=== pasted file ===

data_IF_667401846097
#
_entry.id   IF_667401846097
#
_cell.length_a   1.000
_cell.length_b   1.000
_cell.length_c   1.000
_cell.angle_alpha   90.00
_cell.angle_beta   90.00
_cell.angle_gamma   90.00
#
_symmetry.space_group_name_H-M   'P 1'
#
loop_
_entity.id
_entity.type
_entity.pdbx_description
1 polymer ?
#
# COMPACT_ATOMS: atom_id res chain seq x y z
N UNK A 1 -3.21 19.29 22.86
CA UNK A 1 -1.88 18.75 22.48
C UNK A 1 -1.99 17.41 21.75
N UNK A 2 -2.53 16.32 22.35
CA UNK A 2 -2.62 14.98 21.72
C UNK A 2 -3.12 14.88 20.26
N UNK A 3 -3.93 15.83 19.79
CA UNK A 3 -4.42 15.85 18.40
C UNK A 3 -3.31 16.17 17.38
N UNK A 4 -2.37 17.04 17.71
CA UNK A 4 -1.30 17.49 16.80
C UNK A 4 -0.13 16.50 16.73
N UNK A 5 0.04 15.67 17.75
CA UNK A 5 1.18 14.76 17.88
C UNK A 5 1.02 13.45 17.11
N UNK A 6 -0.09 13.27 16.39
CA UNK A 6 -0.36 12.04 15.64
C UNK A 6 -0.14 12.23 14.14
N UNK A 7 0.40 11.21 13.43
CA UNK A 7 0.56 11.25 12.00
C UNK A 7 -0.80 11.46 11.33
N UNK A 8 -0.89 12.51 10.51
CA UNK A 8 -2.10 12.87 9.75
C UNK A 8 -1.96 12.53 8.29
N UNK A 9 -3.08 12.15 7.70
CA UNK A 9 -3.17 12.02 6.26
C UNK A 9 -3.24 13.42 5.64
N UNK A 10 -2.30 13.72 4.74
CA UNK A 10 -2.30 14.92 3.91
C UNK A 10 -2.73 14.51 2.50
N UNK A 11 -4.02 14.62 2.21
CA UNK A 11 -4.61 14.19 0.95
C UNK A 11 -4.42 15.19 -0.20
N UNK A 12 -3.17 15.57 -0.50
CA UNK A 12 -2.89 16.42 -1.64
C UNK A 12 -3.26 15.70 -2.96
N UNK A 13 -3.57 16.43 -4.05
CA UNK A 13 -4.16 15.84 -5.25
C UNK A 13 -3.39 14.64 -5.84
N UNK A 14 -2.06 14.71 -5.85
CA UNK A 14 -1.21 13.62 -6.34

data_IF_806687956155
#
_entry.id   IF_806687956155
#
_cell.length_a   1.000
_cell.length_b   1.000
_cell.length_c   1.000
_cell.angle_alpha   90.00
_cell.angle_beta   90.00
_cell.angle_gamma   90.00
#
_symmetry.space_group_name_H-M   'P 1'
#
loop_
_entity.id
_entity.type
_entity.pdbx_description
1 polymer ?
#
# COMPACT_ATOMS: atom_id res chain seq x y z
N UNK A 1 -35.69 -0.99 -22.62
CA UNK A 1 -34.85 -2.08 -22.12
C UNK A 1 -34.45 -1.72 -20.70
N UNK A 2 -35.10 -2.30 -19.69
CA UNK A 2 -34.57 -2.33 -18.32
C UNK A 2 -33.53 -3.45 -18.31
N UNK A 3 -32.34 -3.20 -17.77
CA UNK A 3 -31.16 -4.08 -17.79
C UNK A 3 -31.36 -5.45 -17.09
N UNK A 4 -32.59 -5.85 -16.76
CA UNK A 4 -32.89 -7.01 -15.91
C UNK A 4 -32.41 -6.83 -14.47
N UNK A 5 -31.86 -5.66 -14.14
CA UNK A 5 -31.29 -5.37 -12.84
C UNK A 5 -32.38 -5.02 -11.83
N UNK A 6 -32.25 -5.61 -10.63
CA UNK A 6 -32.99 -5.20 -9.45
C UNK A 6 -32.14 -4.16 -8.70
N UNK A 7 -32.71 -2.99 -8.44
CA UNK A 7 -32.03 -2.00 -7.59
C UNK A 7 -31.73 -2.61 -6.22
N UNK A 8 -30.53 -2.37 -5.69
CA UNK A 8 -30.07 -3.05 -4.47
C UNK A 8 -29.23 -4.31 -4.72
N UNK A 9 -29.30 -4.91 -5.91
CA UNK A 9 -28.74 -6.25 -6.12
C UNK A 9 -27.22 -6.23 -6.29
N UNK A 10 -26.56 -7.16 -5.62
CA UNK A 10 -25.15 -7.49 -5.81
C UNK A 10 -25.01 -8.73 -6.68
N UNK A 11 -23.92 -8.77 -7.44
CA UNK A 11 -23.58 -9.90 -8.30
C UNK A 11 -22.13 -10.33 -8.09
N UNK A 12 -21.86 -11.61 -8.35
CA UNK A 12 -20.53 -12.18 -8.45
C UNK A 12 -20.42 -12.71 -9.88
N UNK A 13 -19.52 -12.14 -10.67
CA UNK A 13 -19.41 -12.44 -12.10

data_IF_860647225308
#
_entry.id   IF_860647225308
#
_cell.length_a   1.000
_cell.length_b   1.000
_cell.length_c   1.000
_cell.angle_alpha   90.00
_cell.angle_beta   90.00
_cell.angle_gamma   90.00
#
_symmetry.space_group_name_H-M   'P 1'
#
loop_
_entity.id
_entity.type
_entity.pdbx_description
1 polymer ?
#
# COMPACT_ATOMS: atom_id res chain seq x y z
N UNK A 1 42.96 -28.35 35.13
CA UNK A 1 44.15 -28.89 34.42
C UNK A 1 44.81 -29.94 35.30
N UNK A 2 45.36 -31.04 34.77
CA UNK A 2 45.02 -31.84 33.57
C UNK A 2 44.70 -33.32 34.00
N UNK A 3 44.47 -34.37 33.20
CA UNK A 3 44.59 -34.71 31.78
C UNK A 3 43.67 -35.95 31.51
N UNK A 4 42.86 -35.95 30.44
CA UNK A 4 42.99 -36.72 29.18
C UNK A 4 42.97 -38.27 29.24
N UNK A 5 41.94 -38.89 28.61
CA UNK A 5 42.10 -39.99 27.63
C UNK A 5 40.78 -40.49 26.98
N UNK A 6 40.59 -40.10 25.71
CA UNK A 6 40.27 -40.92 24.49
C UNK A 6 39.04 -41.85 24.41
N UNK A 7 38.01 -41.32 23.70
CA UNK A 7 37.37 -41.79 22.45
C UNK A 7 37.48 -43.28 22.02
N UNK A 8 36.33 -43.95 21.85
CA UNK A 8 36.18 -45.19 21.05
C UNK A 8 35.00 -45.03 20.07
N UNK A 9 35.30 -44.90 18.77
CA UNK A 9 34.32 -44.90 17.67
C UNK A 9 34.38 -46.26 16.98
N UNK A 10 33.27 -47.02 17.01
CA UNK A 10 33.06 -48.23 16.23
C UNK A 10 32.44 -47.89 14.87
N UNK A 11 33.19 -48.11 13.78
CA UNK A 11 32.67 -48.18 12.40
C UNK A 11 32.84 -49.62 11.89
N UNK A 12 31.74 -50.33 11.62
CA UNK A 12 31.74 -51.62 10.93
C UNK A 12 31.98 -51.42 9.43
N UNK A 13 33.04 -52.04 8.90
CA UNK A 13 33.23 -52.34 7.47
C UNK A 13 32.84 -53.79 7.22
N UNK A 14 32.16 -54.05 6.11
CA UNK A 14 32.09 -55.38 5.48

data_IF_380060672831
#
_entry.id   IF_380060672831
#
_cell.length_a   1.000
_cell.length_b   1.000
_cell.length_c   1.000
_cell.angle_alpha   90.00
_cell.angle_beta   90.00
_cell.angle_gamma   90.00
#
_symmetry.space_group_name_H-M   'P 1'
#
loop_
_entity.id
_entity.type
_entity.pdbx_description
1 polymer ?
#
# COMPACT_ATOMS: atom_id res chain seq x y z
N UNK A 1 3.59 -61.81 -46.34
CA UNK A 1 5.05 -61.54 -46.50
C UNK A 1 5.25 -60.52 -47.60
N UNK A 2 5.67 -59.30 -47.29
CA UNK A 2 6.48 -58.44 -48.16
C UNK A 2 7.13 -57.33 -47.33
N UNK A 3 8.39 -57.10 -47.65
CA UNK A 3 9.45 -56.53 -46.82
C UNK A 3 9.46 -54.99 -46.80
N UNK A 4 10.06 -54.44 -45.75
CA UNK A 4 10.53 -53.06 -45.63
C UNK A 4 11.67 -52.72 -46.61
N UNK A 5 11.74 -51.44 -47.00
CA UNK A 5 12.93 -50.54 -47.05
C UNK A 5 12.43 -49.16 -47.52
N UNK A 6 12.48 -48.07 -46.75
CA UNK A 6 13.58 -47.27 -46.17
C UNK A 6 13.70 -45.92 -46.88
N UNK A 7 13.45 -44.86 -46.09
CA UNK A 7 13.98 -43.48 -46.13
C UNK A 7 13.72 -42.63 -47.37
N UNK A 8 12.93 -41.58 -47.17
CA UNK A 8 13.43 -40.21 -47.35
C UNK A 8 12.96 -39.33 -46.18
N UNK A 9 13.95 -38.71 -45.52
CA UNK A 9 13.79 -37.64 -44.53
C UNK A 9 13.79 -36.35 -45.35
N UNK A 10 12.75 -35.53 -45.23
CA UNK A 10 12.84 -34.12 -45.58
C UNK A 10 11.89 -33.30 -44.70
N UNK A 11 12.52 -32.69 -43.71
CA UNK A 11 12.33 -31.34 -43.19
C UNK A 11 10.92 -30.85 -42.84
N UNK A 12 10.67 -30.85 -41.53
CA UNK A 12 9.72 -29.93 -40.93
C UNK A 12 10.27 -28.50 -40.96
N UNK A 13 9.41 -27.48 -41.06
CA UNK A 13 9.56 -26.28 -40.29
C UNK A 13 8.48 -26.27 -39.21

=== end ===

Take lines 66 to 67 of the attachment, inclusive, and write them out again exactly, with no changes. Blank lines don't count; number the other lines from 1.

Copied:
_cell.length_a   1.000
_cell.length_b   1.000